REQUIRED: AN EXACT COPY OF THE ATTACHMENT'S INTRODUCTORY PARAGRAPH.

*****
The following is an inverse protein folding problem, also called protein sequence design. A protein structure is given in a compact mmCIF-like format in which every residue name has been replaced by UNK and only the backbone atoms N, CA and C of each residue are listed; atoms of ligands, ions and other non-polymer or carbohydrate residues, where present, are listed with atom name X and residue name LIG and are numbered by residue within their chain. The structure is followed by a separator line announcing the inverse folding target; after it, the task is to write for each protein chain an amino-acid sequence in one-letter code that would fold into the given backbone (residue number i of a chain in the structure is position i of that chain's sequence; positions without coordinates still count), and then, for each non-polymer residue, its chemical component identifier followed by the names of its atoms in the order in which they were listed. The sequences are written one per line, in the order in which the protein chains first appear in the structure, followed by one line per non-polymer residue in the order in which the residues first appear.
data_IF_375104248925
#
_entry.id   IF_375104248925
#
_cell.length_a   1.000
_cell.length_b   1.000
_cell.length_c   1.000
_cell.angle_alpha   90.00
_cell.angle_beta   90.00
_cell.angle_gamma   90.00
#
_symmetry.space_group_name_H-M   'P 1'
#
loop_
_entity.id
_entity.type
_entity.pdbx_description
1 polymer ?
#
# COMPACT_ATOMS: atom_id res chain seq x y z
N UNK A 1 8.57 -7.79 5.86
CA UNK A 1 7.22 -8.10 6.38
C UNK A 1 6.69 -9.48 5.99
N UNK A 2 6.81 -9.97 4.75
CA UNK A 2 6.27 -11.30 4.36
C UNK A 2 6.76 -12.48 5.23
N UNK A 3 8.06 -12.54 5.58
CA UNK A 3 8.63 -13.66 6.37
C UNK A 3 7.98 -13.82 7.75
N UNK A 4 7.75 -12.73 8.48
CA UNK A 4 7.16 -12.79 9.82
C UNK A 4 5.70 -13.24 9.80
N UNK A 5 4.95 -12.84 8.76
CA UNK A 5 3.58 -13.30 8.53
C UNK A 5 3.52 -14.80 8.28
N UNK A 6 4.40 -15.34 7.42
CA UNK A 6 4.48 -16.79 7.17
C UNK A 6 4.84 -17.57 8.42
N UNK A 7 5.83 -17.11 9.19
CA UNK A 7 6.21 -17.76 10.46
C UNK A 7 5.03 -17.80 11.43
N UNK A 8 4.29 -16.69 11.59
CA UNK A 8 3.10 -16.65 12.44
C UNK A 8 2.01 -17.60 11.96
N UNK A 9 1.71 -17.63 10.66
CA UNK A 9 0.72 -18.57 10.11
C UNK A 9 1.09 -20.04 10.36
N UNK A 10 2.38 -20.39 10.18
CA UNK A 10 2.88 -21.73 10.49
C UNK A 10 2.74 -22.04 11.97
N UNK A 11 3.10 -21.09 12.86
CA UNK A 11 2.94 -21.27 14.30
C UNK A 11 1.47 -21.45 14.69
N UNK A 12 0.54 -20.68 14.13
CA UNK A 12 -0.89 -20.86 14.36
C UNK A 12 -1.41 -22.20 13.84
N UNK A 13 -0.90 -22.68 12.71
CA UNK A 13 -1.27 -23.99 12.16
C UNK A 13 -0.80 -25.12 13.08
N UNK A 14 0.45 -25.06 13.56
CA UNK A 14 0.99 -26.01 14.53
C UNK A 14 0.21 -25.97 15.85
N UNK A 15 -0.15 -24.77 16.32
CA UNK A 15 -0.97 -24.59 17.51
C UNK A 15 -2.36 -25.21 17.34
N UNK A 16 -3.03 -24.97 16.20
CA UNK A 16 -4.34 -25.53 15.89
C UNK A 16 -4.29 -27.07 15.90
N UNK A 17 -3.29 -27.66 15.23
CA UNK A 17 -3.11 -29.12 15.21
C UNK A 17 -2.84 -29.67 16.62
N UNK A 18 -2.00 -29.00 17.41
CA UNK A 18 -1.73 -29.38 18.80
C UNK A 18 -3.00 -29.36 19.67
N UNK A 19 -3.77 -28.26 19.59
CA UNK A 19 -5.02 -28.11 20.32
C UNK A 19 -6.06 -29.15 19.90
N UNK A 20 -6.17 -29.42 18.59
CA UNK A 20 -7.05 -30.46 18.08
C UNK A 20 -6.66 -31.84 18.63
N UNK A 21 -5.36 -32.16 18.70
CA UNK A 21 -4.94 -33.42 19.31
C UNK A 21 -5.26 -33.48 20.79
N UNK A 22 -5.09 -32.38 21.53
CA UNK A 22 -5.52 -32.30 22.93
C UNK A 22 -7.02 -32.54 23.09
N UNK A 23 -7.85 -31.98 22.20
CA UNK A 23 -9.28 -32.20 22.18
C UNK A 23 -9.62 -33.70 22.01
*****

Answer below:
The following is an inverse protein folding problem, also called protein sequence design. A protein structure is given in a compact mmCIF-like format in which every residue name has been replaced by UNK and only the backbone atoms N, CA and C of each residue are listed; atoms of ligands, ions and other non-polymer or carbohydrate residues, where present, are listed with atom name X and residue name LIG and are numbered by residue within their chain. The structure is followed by a separator line announcing the inverse folding target; after it, the task is to write for each protein chain an amino-acid sequence in one-letter code that would fold into the given backbone (residue number i of a chain in the structure is position i of that chain's sequence; positions without coordinates still count), and then, for each non-polymer residue, its chemical component identifier followed by the names of its atoms in the order in which they were listed. The sequences are written one per line, in the order in which the protein chains first appear in the structure, followed by one line per non-polymer residue in the order in which the residues first appear.